Benjamin Banneker, a very well educated man, wrote to Thomas Jefferson using rhetorical strategies that would make Jefferson want to continue reading and want to consider his ideas. The strategies he used include pathos, diction, and allusion. To make his position on the subject clear and persuasive. In this piece of writing, Mr. Banneker makes a valid argument and gets his point across successfully.
When reading this excerpt, what jumped out at me the most was the usage of pathos. This is one of the best strategies to use when trying to argue or persuade a subject because it affects the person’s emotions directly. “Look back I entreat you, on the variety of dangers to which you were exposed, reflect on that time in which every human aid appeared unavailable.” What Benjamin is trying to say is look back and reflect on the hardships that happened in your life before you put that upon someone else. In other words, he is appealing to Mr. Jefferson’s emotions and feelings by bringing up his past times. Benjamin wrote, “Here, sir, was a time in which your tender feelings for yourselves had engaged you thus to declare, you were then impressed with proper ideas of the great valuation of liberty” to make the reader feel sorry and ashamed and to realize he once believed in equality. Benjamin wants Thomas Jefferson to reconsider what he once believed and to “put his soul into theirs”(Banneker) like walking a mile in someone else’s shoes. Benjamin also used a style of formal diction in his writing by applying abstract words and ideas to explain the vastness of slavery, freedom and emotion. For example in the phrases “…apprehensions of the horrors…” and “…tranquility which you enjoy…”(Banneker) This complex diction forms an openness because the ideas the author uses are easy for almost anyone to relate to.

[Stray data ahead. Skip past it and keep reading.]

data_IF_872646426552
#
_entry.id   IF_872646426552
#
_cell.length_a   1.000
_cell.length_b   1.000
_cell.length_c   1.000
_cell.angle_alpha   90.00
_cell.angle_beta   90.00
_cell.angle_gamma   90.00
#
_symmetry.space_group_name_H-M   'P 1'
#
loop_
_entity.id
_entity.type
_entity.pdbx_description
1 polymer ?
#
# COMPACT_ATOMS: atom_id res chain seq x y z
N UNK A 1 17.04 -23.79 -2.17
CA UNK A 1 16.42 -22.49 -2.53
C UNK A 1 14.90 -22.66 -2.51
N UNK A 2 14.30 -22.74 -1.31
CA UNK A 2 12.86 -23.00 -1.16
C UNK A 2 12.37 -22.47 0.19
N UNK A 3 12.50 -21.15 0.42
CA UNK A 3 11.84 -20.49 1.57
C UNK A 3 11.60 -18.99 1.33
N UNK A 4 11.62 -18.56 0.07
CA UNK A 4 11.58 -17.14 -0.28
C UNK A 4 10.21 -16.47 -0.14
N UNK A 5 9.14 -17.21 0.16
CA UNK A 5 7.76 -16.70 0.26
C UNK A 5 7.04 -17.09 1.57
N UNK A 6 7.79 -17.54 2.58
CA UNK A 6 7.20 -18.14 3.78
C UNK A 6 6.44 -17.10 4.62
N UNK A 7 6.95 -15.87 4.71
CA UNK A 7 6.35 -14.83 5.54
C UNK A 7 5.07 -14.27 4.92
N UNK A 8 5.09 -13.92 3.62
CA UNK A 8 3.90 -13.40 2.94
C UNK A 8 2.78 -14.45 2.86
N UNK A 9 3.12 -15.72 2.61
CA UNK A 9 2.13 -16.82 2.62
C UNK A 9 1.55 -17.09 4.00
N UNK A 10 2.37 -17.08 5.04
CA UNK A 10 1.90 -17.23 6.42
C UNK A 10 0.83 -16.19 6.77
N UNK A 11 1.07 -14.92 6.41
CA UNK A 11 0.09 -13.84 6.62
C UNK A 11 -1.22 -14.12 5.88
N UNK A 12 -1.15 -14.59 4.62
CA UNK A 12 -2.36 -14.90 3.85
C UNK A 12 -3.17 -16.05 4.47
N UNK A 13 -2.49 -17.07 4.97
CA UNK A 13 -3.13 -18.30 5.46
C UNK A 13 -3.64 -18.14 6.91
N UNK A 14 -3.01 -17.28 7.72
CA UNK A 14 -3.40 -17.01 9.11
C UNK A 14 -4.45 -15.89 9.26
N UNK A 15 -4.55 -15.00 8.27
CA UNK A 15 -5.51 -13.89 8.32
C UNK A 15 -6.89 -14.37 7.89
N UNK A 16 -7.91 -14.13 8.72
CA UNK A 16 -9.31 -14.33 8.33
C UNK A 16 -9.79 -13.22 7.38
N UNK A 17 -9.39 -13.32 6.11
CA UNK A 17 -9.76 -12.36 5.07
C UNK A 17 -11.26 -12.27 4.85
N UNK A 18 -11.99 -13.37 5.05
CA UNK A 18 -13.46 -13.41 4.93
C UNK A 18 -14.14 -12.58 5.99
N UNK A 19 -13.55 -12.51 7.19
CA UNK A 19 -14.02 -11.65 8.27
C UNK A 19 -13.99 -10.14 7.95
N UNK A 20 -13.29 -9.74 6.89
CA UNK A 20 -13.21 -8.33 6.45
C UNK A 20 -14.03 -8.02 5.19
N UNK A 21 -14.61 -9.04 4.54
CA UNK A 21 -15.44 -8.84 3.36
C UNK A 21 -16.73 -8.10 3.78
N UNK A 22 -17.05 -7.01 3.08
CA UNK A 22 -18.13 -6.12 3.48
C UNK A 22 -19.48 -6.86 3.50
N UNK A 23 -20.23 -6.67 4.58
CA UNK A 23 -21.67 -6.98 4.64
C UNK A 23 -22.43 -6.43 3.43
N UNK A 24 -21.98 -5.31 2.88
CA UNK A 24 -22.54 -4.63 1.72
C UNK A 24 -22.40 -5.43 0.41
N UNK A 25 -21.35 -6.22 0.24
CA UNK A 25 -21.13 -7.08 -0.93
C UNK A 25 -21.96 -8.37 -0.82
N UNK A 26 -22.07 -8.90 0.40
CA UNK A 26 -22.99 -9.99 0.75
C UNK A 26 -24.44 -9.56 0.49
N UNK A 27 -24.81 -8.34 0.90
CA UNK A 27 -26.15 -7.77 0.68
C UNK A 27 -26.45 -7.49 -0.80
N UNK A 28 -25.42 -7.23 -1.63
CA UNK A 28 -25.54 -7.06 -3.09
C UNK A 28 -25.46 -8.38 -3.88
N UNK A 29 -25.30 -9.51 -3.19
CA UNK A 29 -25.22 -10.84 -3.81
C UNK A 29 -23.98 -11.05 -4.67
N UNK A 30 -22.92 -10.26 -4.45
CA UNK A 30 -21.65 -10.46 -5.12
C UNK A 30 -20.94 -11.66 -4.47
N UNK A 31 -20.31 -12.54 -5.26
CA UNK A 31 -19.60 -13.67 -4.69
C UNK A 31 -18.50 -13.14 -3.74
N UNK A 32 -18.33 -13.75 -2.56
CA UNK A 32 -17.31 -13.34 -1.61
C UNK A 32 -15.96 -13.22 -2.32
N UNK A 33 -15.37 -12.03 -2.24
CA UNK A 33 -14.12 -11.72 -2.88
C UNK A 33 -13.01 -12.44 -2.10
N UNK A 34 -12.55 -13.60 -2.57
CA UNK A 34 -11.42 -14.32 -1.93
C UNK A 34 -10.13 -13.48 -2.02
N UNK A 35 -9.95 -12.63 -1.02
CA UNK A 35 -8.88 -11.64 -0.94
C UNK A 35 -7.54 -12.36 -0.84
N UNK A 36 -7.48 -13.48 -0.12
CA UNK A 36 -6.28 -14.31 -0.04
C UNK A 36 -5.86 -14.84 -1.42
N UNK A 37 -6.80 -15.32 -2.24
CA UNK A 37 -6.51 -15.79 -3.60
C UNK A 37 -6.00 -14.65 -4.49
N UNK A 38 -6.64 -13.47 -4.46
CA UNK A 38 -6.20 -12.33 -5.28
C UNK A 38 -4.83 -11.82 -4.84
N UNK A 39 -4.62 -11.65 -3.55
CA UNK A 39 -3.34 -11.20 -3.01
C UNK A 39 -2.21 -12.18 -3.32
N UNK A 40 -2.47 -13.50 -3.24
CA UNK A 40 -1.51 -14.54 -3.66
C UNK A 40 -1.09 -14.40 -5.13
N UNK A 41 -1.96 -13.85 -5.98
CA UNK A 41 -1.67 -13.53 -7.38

Another way the author strategizes his argument is through the use of logos. Logos is providing logic through the use of logic and cold hard facts to make your statements seem more valid to those reading. An obvious example of logos in this letter is a small piece from the Declaration of Independence, which Thomas Jefferson happened to frame, which starts off, “We hold these truths to be self-evident, that all men are created equal.” Because this is from a U.S. document, it can be used as a fact or a “logic” in saying it is right for all men to be equal. Holding people as slaves and treating them with inequality and disrespect is against everything that is stated in the Declaration. After using those facts against Jefferson, Benjamin proves slavery to be a form of injustice.
Benjamin Banneker’s use of rhetorical strategies proves his point in more than one way. Hopefully after emotional contact with pathos, logics, and facts with logos, Jefferson realized the horrors of slavery.
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